What are the various clinical symptoms and radiology findings in periodontitis

Clinical Symptoms

Characteristic clinical findings in patients with chronic periodontitis include supragingival and subgingival plaque accumulation that is frequently associated with calculus formation, gingival inflammation, pocket formation, loss of periodontal attachment and loss of alveolar bone.

The gingival ordinarily is slightly to moderately swollen and exhibits alterations in color ranging from pale red to magenta. Loss of gingival stippling and changes in the surface topography may include blunted or rolled gingival margins and flatted or cratered papillae.

In many patients, the changes in color, contour, and consistency that are frequently associated with gingival inflammation may not be detected only as bleeding of the gingival in response to examination of the periodontal pocket with a periodontal probe .

Gingival bleeding, either spontaneous or in responses to probing, is frequent, and inflammation – related to probing is frequent, and inflammation related exudates of crevicular fluid and suppuration from the pocket also may be found.

In some cases, probably as a result of long standing, low – grade inflammation, thickened, fibrotic marginal tissues may obscure the underlying inflammation changes.

Pocket depths are variable, and both horizontal and vertical bone loss can be found. Tooth mobility often appears in advanced cases when bone loss has been considerable.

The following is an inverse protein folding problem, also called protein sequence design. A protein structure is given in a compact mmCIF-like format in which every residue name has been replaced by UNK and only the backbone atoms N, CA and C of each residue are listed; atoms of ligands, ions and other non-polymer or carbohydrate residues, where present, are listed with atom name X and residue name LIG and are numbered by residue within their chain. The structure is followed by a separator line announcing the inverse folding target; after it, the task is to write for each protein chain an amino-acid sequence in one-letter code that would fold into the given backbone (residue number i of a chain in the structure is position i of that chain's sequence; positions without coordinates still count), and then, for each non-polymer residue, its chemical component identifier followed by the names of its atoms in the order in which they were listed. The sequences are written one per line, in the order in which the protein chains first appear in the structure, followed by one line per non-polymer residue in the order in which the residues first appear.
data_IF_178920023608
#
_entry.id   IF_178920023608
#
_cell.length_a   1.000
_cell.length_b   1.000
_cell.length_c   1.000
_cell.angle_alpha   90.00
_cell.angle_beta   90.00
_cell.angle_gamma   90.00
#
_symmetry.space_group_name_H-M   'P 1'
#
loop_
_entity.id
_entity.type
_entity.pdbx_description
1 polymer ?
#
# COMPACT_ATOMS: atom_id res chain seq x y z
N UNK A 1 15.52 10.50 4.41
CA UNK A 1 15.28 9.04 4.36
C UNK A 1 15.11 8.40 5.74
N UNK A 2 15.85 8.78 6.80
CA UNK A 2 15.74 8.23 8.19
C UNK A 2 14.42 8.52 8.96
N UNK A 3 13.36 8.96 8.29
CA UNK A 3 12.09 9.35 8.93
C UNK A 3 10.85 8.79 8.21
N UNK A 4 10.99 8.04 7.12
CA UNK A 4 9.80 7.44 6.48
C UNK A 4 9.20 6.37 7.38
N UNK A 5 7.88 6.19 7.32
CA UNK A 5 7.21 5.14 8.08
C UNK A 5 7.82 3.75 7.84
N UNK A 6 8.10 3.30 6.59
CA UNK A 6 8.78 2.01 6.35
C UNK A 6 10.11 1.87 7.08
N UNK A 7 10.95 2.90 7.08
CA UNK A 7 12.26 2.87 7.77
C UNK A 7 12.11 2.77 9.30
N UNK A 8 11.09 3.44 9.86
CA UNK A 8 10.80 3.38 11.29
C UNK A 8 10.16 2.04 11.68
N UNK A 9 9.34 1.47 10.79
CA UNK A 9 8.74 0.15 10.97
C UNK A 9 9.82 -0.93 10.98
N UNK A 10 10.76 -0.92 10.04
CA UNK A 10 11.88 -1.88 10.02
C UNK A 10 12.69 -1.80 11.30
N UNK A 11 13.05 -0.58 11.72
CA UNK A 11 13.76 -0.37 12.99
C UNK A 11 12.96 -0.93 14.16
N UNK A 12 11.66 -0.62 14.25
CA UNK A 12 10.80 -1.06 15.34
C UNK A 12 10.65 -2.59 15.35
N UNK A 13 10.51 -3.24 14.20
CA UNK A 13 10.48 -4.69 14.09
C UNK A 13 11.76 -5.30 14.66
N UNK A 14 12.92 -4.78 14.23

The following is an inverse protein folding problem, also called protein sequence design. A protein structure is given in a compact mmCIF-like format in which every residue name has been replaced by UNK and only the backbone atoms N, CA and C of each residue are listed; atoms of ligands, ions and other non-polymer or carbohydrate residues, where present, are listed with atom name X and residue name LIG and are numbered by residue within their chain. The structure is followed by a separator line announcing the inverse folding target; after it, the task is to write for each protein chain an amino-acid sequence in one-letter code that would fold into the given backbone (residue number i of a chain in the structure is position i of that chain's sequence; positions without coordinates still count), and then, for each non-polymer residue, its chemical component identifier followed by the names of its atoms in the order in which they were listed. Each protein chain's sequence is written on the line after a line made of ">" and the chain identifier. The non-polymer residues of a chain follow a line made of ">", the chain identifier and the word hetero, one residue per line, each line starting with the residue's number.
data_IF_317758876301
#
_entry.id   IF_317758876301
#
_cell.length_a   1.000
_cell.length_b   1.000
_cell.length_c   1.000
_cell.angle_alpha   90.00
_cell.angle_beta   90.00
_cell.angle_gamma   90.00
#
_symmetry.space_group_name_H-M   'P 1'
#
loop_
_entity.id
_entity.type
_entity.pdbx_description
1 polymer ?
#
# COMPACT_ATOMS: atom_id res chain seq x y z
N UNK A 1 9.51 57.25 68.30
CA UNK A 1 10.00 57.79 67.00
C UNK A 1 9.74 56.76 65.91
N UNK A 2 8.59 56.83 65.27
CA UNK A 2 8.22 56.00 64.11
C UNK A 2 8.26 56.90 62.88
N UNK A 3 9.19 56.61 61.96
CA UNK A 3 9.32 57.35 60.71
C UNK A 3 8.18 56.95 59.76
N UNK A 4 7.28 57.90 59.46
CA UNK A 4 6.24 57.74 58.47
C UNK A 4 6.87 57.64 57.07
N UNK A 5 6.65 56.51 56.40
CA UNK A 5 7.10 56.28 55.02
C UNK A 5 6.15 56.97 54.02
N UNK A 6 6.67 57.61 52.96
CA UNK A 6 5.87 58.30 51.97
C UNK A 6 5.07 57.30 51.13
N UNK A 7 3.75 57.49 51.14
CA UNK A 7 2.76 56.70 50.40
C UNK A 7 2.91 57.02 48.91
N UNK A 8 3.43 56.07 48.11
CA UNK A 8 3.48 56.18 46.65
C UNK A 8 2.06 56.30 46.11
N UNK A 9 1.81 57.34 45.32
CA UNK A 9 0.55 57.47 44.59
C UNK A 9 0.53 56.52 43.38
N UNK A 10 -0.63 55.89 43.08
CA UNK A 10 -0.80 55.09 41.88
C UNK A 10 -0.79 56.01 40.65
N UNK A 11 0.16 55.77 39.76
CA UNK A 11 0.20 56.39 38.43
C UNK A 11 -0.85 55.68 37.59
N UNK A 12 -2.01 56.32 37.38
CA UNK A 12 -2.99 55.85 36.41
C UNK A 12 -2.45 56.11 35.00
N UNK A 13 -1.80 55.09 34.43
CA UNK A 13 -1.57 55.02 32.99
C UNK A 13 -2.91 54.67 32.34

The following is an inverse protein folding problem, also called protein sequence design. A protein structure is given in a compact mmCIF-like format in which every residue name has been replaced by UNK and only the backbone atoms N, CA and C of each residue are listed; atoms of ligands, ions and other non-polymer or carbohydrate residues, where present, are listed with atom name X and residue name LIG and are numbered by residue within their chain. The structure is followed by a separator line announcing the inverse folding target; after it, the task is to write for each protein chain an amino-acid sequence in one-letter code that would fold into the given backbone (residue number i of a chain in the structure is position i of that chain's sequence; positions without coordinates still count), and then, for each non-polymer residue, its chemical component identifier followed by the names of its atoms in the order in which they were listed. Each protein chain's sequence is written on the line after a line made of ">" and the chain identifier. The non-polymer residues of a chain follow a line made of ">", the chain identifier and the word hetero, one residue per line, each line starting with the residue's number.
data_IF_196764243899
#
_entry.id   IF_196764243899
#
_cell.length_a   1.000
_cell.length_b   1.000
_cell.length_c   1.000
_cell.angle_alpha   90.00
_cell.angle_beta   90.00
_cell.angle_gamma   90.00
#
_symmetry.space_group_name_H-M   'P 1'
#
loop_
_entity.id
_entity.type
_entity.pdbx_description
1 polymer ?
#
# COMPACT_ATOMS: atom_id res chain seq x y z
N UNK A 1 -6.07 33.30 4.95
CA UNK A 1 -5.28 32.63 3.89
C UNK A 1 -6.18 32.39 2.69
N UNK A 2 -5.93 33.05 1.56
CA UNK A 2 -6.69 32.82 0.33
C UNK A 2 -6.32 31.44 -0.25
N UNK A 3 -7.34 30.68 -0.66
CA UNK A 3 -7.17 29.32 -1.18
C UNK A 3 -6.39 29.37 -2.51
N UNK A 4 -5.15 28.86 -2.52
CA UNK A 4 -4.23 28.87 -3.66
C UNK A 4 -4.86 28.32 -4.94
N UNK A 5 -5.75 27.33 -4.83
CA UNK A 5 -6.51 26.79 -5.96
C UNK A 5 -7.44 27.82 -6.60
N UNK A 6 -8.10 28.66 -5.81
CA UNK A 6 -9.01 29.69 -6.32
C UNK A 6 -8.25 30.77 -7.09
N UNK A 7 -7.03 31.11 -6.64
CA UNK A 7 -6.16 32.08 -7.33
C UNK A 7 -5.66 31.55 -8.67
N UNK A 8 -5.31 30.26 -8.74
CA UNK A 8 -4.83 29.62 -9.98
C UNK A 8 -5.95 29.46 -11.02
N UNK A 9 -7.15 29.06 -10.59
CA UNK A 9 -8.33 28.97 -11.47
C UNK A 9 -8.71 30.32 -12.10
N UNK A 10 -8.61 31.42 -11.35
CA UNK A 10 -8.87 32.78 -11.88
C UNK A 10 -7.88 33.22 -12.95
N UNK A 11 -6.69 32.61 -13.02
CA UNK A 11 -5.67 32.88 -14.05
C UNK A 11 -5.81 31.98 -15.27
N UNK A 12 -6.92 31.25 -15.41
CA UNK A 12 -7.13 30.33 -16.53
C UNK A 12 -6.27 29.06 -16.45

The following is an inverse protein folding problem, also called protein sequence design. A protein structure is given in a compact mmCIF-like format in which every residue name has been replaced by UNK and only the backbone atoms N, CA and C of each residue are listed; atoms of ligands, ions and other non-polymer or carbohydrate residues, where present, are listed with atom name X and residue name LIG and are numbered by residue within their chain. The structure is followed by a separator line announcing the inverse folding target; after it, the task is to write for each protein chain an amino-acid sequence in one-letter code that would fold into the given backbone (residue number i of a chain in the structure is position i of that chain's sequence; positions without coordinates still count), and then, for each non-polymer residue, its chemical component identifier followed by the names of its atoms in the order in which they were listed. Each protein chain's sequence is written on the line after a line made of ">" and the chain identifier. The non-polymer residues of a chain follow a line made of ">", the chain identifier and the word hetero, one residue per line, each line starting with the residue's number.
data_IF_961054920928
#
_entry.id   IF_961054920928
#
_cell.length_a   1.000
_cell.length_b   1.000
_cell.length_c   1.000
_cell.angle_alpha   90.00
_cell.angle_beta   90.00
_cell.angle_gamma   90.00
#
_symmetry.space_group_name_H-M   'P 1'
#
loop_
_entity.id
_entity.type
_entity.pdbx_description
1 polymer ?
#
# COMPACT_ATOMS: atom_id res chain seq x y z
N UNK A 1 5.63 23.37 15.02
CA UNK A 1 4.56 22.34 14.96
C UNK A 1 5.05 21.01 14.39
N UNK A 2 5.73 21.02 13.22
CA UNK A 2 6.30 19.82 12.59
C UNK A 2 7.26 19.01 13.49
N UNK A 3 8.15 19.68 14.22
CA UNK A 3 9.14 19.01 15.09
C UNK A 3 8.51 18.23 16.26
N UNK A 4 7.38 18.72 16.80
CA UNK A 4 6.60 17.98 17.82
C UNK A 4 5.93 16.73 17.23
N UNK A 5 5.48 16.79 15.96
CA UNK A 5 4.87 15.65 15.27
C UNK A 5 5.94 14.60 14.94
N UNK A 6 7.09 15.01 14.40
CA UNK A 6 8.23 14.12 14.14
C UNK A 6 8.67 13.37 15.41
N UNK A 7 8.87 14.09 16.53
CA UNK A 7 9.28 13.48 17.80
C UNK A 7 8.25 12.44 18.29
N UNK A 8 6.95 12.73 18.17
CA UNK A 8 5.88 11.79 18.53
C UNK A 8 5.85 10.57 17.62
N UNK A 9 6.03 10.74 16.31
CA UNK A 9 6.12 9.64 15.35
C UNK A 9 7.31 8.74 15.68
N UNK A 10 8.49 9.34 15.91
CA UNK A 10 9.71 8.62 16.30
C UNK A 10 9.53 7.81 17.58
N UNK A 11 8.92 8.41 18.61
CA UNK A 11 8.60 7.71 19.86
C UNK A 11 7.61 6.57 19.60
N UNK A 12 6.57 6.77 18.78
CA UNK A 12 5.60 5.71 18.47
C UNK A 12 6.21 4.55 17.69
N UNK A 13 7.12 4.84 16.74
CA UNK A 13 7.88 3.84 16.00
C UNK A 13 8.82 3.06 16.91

Chronic periodontitis can be clinically diagnosed by the detection of chronic inflammatory changes in the marginal gingival, presence of periodontal pocket, and loss of clinical attachment.

It is diagnosed radiographically by evidence of bone loss. These findings may be similar to those seen in aggressive disease.

A differential diagnosis is based on the age of the patient, rate of disease progression over time, familial nature of aggressive disease, and relative absence of local factors in aggressive disease, and relative absence of local factors in aggressive disease compared with the presence of abundant plaque and calculus in chronic periodontitis.

Radiographic Criteria :

The following diagnostic criteria can be used to aid in the diagnosis of periodontal disease:

Radiopaque horizontal line across the roots. This line demarcates the portion of the root where the labial and lingual bony plate has been partially or completely destroyed from the remaining bone – supported portion.

Vessel Canals in the alveolar bone. It described linear and circular radiolucent area produced by interdental canals and their foramina, respectively.

These canals indicate the course of the vascular supply of the bone and are normal radiographic findings. The radiographic image of the canals is often so prominent, particularly in the anterior region of the mandible that they might be confused with radiolucency resulting from periodontal disease.

Different Between treatment and untreated periodontal disease. It is sometimes necessary to determine whether the reduced bone level is the result of periodontal disease that is no longer destructive or if destructive periodontal disease is present.

Clinical examination is the basic determinant. However , radiographically detectable alterations in the normal clear cut peripheral outline of the septa are corroborating evidence of destructive periodontal disease.



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